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Grey day for Glasgow property market

Posted on 16th April 2018 in House Prices

Over 55s fuel boom in home sales

As if to illustrate our previous blog comment about Glasgow’s booming property market, a new study reveals that one of its prime drivers is older home owners.

Over 55s saw for a 46% rise in house exchanges in the first quarter of this year compared with the same period in 2017.

With the city having the fastest rising property prices in the UK, ahead of London and Edinburgh, those at the top of the property market are benefitting most as they look to downsize or cash in their equity.

Transactions among this age group are being fuelled by a growing number of people taking advantage of pension drawdown and equity retrieval as baby boomers accesses the wealth accumulated in their properties and pensions, according to the national home mover report from customer insights company TwentyCi.

A fifth of exchanges were for flats, up by 10% on the previous year, while detached homes saw the greatest fall in transactions, by 12% as a growing number of families opt to ‘improve rather than move’.

The introduction of the Land and Buildings Transaction Tax (LBTT), with progressive taxation levels up to 12% on buildings worth more than £750,000, has dampened sales activity.

More than half of all exchanges were for terraced and semi-detached houses, up by 17% year-on-year.

‘The continued growth in the Glasgow market suggests a building of confidence, stability and momentum,’ said Stuart Wylie, co-director of Glasgow-based hybrid estate agents Walker Wylie.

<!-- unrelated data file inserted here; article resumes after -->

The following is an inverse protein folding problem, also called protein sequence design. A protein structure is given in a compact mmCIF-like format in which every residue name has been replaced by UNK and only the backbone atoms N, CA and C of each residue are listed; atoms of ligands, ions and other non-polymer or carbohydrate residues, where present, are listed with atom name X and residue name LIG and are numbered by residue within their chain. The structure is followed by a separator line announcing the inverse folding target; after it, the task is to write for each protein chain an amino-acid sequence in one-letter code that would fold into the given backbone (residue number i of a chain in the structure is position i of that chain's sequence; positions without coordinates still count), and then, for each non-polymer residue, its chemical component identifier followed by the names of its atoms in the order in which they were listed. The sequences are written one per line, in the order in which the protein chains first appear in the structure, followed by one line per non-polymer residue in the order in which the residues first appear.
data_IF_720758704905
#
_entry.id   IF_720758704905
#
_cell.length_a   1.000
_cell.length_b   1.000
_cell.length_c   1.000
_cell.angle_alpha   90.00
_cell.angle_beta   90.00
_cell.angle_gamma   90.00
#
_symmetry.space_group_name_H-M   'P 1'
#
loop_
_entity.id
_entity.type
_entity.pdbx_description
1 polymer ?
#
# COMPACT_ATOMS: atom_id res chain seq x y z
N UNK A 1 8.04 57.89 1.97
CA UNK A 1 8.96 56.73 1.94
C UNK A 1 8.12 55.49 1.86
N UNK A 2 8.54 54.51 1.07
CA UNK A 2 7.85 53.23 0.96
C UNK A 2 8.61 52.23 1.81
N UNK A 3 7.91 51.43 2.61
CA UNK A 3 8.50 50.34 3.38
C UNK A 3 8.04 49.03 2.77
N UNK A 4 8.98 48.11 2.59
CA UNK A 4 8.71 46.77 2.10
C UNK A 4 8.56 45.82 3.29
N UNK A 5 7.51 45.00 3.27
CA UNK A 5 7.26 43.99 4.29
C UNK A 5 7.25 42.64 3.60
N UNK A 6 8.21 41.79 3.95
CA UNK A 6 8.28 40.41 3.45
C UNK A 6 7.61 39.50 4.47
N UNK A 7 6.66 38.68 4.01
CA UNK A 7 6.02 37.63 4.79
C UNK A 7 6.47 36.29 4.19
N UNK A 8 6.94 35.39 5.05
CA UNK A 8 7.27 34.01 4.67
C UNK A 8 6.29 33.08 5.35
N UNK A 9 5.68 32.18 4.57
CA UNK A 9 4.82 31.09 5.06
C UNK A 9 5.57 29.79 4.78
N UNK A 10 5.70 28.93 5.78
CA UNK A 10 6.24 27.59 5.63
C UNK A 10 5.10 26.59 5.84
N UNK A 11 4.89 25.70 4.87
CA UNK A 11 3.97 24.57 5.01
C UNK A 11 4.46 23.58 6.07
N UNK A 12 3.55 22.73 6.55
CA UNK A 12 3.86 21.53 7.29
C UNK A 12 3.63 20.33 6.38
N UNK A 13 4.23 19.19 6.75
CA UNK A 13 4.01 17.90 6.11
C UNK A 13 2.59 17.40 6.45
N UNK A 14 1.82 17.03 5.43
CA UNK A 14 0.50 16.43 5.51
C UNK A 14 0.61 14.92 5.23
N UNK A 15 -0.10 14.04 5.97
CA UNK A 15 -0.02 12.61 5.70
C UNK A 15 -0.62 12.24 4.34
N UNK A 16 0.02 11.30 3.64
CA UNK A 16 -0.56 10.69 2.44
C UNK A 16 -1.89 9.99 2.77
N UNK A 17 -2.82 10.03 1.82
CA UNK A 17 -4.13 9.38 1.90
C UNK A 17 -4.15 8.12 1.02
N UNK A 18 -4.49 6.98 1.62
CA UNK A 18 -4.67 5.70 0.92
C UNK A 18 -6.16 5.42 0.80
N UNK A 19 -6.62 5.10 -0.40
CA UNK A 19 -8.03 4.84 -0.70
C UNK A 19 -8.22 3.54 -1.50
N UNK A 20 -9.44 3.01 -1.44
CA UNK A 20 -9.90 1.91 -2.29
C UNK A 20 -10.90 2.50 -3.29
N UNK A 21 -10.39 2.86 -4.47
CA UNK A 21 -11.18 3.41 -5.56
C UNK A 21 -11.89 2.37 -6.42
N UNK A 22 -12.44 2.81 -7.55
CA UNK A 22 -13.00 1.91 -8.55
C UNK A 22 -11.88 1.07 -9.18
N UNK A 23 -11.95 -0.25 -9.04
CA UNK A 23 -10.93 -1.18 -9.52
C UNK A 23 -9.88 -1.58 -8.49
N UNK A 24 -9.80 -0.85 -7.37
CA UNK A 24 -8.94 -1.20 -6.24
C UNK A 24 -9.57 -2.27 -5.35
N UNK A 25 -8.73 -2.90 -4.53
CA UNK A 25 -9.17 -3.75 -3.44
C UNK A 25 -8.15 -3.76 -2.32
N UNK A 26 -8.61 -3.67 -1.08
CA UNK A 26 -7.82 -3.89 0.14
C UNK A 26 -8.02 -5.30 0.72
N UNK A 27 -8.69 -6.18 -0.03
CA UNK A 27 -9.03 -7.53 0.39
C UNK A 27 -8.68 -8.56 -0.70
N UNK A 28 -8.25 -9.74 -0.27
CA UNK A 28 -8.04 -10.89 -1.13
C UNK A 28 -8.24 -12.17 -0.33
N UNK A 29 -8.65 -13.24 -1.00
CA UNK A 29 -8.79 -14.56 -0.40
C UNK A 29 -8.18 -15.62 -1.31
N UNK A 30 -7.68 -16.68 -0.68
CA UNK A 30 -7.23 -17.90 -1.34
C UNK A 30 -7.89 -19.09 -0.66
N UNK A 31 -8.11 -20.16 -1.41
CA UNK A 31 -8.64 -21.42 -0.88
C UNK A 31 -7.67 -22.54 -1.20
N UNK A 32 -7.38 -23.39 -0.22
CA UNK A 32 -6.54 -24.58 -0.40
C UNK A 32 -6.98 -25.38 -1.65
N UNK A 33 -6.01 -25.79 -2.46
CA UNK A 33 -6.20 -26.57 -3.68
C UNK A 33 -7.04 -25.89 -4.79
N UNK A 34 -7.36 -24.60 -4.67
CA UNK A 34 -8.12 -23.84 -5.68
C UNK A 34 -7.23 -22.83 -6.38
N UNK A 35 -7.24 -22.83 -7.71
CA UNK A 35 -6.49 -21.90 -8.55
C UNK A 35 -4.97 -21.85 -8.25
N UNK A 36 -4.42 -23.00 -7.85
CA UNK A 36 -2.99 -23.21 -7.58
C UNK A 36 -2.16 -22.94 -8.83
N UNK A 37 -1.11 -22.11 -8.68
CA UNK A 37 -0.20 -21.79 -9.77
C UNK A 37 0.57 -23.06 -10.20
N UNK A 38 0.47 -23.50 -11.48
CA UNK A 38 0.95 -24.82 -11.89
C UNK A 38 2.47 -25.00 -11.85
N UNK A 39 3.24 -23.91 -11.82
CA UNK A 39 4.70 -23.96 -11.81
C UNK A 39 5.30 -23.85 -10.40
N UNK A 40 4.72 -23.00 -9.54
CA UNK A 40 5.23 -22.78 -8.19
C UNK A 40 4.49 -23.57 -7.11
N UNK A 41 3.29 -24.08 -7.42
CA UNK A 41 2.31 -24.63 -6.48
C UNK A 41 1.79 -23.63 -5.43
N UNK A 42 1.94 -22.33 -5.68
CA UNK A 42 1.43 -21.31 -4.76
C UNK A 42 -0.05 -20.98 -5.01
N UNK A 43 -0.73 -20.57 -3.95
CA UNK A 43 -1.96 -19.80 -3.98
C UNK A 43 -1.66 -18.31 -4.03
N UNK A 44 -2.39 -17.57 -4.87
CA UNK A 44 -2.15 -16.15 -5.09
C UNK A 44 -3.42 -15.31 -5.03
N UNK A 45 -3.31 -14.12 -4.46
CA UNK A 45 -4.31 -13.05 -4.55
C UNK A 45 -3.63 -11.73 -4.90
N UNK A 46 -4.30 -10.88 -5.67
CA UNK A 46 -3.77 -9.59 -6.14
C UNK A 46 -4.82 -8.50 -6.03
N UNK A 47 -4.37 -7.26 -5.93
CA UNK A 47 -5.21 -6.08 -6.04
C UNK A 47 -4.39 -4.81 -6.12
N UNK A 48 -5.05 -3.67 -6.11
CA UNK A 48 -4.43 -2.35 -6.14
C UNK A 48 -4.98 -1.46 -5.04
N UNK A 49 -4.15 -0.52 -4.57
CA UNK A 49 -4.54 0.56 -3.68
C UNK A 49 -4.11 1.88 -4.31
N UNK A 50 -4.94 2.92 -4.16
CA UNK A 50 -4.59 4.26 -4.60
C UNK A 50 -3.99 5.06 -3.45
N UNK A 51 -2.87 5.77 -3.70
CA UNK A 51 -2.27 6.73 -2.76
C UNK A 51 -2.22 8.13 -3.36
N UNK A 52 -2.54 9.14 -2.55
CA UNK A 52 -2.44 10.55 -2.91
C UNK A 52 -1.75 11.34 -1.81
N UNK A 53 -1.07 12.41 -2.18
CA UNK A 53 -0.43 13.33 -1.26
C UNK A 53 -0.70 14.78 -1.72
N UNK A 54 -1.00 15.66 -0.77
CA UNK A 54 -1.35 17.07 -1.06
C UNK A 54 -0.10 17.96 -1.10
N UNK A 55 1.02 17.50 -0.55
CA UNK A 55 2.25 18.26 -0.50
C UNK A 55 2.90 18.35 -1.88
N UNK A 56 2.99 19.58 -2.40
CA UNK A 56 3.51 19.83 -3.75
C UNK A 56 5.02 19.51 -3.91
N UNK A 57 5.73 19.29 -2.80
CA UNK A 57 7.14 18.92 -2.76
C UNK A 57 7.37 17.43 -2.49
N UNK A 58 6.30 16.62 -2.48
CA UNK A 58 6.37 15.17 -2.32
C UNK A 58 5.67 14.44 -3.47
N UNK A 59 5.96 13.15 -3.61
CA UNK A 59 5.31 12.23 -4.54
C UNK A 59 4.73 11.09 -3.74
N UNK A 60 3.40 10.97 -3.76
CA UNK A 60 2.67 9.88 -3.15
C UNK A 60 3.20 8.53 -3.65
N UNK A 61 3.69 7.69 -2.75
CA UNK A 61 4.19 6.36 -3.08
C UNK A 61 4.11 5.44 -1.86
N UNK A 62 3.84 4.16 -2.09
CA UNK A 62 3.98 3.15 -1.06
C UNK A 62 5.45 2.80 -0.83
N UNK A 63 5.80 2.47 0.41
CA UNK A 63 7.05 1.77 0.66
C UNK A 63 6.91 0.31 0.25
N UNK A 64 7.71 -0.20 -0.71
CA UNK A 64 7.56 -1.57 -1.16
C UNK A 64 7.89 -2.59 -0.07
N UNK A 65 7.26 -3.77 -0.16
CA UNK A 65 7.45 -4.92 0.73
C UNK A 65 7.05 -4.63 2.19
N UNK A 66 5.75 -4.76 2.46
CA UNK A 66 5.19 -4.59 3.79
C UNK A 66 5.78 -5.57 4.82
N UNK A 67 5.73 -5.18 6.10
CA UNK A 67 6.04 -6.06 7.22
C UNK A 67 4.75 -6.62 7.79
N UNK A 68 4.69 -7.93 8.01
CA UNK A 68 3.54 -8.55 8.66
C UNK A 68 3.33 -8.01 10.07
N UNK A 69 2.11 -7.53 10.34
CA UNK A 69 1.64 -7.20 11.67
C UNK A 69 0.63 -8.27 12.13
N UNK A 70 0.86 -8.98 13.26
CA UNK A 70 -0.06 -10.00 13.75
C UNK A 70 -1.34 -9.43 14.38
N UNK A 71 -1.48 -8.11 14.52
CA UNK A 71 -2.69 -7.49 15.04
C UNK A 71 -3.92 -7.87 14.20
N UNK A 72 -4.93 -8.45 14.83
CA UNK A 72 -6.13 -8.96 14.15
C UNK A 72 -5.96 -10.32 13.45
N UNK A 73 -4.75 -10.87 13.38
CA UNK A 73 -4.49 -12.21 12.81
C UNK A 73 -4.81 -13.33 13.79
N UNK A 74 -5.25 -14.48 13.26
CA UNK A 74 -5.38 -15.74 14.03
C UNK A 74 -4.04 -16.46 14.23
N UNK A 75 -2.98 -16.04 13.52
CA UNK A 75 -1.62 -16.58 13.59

London saw a 3% rise in exchanges quarter on quarter while property exchanges are up nearly 8% and the data shows that in the last year, Glasgow, Edinburgh and Northampton were the three fastest places to sell a property.

Estate agents are also now selling properties faster than a year ago. In the first quarter of 2018 it took an average of 76.8 days to sell a property, seven days faster than in the first quarter of 2017.

Walker Wylie said the past year has seen a gradual decline in the amount of time it takes to sell a property and that its average is now just 23 days, compared with a UK average of 67, reported by Rightmove, the property portal, at the end of last year.

Glasgow also saw the largest percentage rise in rental properties outside of London, and in rental prices, up by 6%, over the past 12 months.

Edinburgh was the only big city that did not see a significant increase in the percentage of rental properties in the last year.